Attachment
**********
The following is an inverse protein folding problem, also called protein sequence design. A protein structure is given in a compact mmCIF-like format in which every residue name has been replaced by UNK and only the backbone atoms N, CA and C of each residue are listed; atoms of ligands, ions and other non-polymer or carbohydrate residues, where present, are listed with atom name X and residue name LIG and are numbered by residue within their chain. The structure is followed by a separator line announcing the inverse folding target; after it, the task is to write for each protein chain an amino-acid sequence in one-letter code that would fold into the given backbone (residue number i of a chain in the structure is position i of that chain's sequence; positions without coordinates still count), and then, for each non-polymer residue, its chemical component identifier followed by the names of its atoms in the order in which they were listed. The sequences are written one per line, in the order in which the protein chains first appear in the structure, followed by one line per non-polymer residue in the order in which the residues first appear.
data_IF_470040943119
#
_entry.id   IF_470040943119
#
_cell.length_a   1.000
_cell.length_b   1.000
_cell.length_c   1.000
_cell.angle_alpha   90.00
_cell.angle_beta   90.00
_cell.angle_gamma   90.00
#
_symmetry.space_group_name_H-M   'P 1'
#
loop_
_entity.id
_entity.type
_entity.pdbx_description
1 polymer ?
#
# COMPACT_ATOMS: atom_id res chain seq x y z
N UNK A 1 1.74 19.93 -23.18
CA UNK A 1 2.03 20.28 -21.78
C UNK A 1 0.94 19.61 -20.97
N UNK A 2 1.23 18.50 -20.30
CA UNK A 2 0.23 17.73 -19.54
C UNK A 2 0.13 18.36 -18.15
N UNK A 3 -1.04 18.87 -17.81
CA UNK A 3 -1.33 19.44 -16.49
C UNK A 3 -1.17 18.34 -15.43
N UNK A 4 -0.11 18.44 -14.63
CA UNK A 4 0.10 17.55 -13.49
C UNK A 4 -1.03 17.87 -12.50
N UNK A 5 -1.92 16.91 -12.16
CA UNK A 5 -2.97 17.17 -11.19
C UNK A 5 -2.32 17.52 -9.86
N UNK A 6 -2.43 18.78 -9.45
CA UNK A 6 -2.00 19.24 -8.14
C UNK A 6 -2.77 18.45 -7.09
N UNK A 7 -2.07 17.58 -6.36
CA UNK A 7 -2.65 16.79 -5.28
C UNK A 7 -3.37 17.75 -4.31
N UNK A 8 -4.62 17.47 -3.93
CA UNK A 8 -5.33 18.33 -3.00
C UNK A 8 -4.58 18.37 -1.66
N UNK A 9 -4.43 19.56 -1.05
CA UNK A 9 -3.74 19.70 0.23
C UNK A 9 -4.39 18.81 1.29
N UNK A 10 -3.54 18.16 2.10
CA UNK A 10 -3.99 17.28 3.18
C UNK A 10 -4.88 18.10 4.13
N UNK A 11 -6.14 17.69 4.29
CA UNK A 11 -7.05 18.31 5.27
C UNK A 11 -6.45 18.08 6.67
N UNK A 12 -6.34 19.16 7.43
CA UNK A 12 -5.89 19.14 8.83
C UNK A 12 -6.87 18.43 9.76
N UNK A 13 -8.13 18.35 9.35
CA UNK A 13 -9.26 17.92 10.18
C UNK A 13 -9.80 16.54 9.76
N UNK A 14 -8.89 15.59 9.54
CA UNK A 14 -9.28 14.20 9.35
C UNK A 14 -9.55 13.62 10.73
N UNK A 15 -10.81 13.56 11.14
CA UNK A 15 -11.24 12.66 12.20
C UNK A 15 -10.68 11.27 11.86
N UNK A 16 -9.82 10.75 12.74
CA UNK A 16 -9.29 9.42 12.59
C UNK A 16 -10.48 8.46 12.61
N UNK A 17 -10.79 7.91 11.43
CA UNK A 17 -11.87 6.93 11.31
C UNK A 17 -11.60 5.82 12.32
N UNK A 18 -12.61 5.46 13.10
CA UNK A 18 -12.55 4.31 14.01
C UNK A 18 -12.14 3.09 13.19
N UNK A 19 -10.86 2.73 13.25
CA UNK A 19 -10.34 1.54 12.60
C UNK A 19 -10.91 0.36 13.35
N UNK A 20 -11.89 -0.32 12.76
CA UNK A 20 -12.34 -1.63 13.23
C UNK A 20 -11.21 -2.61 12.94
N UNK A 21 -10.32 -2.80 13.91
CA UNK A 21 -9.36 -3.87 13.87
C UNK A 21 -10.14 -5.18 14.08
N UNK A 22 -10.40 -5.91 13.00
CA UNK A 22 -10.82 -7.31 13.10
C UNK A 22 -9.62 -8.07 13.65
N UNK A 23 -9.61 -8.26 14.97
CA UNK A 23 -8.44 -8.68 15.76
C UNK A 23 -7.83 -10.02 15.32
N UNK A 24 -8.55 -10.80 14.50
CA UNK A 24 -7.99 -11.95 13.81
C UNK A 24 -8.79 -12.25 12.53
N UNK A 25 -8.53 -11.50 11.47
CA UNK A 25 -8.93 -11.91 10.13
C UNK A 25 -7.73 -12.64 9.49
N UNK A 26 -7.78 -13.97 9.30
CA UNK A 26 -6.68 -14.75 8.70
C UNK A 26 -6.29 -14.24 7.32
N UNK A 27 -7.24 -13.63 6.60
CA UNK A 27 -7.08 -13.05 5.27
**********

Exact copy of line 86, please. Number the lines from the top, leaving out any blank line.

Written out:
CA UNK A 22 -10.82 -7.31 13.10